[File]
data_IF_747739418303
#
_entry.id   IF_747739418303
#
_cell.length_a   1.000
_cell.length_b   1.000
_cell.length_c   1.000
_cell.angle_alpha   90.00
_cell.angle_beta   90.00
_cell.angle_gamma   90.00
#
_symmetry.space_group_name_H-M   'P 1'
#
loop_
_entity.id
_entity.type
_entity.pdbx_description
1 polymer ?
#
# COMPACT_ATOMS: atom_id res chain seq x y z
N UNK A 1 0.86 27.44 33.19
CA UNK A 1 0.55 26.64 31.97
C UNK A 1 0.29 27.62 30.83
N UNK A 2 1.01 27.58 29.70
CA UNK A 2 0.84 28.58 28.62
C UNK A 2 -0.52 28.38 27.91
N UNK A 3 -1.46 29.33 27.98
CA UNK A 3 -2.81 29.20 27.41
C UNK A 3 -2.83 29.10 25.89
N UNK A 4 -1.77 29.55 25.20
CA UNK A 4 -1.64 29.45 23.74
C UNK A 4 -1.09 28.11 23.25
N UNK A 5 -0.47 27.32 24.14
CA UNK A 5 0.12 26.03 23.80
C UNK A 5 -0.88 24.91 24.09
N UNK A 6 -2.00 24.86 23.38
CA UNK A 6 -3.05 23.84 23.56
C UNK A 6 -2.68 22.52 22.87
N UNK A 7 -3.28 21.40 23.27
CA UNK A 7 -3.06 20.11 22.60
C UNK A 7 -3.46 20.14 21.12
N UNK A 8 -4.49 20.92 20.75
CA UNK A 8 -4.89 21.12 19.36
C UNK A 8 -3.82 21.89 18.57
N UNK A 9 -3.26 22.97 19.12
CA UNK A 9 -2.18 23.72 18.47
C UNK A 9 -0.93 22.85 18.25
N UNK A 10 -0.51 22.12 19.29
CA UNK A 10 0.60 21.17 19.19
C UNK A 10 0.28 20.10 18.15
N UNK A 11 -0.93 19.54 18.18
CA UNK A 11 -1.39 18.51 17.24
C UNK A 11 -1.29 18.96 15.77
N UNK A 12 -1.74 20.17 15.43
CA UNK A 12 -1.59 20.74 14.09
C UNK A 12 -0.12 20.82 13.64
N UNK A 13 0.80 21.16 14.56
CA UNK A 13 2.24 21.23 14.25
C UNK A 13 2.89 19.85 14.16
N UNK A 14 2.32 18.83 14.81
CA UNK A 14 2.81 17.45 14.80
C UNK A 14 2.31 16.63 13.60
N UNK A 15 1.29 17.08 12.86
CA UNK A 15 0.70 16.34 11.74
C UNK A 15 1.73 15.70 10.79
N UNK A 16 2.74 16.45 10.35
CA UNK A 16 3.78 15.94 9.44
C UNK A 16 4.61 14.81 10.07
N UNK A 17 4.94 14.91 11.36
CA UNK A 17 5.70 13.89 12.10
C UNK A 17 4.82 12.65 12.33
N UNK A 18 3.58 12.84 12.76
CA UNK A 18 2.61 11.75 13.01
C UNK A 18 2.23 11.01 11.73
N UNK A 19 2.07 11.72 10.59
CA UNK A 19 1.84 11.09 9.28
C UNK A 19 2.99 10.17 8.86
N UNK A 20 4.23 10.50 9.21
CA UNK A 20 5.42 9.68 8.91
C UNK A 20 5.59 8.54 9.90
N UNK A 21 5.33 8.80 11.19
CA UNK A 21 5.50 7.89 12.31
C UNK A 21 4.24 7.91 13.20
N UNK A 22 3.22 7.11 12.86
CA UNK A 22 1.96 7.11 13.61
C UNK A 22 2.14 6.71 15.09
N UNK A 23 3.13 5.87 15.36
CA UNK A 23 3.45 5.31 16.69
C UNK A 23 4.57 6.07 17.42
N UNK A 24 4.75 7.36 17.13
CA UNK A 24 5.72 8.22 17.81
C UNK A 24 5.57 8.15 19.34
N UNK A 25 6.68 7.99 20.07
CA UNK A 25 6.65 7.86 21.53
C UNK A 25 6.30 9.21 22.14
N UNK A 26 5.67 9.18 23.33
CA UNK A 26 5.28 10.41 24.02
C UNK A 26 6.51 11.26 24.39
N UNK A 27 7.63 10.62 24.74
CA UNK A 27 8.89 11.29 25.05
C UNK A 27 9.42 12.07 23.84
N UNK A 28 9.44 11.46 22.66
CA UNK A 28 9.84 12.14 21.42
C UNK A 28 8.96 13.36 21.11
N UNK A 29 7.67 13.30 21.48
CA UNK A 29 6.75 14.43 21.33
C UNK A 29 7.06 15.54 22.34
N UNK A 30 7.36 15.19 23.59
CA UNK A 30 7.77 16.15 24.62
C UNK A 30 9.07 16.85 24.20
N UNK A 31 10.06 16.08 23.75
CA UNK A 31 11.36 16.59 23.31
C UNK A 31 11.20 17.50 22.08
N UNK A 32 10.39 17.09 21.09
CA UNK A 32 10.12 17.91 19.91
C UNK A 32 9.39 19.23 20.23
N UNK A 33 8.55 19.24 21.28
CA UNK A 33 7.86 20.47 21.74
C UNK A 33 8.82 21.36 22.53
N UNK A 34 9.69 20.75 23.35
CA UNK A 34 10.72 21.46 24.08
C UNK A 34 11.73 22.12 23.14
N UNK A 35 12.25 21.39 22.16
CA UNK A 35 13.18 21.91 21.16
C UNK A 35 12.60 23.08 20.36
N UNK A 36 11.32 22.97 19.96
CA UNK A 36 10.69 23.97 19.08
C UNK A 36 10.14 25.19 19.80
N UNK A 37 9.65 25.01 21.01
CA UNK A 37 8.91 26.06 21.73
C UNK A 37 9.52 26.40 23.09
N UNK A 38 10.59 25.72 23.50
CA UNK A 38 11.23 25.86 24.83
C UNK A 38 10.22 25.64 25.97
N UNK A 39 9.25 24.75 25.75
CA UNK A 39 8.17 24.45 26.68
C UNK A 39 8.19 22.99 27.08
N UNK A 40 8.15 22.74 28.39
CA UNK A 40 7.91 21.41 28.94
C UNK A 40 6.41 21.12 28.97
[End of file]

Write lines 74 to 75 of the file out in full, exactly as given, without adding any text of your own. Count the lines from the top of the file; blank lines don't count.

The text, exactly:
C UNK A 18 2.23 11.01 11.73
N UNK A 19 2.07 11.72 10.59